Passing the torch of knowledge

3 min read

Since 2002, the Alumni of Color Conference (AOCC) has been a signature event that cultivates conversations from Harvard Graduate School of Education alumni across the country. Through their unique perspectives, expertise, and research, HGSE alums hope to inspire students with current and timeless topics, with a specific focus on the educational experience of learners of color. Although past conferences have been in-person to celebrate a time for hundreds of students, alumni, and the HGSE community to come together, this year will follow a hybrid format following Harvard’s COVID-19 guidelines.

For its 20th anniversary, AOCC’s theme, Passing the Torch of Knowledge: Movements Toward Liberation Through Education, will honor historical movements — such as No Child Left Behind and the Every Student Succeeds Act — and prepares the HGSE community to launch into the future toward social justice, equality, and liberty for a more equitable and just world.

“Being Navajo, we have a philosophy that when you climb the educational ladder, you must help those behind you,” says master’s student Loyola Rankin, one of the conference’s student tri-chairs. “This is my way of giving back to the larger HGSE community. AOCC is a moment to honor and acknowledge those that came before us who may not have had the opportunities and resources we have today. It is one of the brightest parts of the HGSE experience.”

With fellow tri-chairs, master’s students Troy Lewis and Sai Somboon, Rankin believes that the torch of education has been passed on to them to lead the event’s organizational efforts in its milestone year. In addition to honoring the social justice movements in education for marginalized communities, this year’s presentations will also talk about how physical movement can invigorate classrooms through kinesthetic activities and play after two strenuous and stagnant years of pandemic. Among this year’s 50 diverse presentations will be explorations of current and timeless topics in education, including redlining, faith education, mental health, urban school reform, and undocumented experiences.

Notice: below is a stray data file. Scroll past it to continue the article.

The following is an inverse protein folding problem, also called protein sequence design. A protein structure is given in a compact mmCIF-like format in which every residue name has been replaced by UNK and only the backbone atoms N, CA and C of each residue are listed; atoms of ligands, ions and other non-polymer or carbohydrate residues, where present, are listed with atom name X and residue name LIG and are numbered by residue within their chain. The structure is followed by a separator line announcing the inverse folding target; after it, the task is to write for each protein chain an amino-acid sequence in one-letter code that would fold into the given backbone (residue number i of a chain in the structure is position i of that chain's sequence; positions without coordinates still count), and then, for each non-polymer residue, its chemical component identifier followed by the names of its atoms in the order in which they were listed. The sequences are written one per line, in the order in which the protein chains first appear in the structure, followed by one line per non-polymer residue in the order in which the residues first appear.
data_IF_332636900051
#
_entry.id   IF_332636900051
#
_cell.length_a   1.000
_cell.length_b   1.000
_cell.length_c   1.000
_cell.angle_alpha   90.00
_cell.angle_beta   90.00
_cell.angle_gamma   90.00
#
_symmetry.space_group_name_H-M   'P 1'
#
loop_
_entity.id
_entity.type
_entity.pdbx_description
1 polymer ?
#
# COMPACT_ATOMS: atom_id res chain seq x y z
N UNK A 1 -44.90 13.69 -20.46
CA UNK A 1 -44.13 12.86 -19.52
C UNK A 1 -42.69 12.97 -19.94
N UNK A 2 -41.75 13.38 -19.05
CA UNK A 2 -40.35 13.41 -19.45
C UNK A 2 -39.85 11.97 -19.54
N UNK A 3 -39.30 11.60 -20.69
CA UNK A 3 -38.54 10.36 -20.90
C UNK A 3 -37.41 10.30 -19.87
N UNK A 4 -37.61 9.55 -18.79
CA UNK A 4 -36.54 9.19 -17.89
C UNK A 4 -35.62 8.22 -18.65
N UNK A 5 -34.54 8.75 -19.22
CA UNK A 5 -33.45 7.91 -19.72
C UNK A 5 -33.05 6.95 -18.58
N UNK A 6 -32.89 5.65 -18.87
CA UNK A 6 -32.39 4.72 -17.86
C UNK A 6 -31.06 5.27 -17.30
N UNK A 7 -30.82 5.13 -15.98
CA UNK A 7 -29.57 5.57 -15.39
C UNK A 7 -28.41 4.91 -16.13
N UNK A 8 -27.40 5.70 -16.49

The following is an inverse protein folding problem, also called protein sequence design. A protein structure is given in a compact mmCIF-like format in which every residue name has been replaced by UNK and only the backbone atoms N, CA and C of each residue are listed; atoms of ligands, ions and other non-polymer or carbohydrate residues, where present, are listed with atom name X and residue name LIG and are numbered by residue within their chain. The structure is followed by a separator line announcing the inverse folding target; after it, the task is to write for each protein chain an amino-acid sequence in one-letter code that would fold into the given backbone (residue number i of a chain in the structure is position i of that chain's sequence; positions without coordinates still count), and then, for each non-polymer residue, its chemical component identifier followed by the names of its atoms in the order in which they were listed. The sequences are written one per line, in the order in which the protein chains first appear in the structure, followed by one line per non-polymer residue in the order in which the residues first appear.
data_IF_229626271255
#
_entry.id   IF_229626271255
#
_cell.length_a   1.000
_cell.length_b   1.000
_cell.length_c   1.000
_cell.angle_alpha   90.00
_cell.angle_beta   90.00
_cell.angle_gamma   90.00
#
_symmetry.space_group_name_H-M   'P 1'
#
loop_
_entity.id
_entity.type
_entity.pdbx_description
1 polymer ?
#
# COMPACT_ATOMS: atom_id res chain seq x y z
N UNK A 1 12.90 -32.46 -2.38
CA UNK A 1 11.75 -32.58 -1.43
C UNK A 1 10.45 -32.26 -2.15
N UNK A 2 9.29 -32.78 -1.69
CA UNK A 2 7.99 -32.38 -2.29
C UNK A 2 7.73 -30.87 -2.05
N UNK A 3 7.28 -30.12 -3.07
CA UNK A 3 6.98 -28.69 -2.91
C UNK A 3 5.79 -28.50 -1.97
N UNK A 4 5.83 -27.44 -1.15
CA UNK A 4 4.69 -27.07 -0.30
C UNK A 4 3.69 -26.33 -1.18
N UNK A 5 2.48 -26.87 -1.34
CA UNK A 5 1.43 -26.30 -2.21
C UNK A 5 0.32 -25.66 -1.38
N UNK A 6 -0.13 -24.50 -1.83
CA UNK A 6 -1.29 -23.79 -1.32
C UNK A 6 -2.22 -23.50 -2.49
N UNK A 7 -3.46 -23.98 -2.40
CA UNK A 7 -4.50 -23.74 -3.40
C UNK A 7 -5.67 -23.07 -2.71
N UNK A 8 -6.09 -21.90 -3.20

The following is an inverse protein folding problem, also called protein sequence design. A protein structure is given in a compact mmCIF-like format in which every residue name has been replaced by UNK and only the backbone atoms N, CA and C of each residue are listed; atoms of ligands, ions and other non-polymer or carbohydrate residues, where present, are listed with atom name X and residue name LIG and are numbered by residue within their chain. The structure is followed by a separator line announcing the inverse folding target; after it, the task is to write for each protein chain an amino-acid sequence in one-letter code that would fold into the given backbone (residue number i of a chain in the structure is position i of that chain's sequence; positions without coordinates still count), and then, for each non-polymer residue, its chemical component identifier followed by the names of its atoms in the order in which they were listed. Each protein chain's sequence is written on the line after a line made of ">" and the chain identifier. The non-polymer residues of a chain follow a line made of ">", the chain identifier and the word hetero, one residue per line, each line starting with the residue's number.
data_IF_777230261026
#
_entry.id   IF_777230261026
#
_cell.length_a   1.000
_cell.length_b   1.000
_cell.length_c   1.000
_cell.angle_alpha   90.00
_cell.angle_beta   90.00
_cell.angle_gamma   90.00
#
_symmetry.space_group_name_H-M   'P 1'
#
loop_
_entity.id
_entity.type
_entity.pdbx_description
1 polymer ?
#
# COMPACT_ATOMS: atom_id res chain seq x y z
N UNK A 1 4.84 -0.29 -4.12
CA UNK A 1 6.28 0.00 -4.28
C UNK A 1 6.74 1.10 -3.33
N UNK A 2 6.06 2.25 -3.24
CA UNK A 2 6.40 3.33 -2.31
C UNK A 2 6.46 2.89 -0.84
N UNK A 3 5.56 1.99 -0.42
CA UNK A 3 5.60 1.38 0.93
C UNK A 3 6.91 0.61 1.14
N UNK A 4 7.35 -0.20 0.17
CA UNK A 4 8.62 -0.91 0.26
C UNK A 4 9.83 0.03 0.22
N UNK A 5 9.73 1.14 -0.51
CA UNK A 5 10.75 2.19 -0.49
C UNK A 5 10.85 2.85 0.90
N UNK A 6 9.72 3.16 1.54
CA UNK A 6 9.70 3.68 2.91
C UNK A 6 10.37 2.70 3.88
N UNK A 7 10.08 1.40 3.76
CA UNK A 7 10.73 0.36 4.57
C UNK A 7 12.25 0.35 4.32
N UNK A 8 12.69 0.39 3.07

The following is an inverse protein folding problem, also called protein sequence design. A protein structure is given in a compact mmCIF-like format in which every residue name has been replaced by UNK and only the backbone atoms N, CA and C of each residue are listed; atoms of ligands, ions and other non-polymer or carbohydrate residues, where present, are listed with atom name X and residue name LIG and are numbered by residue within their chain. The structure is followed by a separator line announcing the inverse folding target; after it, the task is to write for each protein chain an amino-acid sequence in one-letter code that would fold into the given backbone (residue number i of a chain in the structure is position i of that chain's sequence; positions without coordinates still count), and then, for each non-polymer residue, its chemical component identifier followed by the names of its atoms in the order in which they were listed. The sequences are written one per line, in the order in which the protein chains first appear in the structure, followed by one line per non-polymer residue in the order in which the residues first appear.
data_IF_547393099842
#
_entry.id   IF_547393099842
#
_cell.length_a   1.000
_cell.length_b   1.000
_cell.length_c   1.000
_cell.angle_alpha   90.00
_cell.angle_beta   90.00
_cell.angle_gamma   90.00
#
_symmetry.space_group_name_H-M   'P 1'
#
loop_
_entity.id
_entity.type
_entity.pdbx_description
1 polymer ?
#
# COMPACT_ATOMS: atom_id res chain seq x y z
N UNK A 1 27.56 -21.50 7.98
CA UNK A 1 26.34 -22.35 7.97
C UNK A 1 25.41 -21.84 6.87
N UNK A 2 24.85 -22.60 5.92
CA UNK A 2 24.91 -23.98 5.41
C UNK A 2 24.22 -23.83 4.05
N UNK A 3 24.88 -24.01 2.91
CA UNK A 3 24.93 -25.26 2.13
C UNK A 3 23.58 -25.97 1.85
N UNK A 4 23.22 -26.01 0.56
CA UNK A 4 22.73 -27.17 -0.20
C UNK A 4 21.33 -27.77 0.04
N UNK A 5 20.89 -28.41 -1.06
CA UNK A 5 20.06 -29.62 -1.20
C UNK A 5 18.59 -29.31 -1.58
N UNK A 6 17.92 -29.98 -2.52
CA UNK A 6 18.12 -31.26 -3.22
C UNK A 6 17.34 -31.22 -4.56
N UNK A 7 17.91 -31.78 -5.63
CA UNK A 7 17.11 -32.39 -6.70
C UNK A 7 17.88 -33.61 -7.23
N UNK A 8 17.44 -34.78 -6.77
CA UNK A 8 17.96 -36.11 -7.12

On March 4, the conference will kick off with a keynote panel with members of the HGSE Alumni Council and AOCC co-founder Daren Graves, Ed.D. ’06. After a full day of breakout sessions and workshops, the conference will culminate on Saturday with a “global shakeout” — an experiential mindfulness movement using dance to reduce stress and build community, followed by dinner and mingling. The detailed schedule can be found here.

“The work of educators is heavy,” Lewis says. “It’s important for folks to understand that education is fragile and systematic against a lot of people’s progress. If you’re in this field and you want to be intentional about doing work in education, it’s critical that you’re able to refocus, reset, recharge, refresh so that you can be not only current about what’s going on but also find new ways to invest your time, money, and energy. Events like AOCC are necessary for helping us refocus at the same time.”

AOCC will be taking place virtually and is open to all with some in-person components for current Harvard students, faculty, staff, and HGSE Class of 2021 alumni.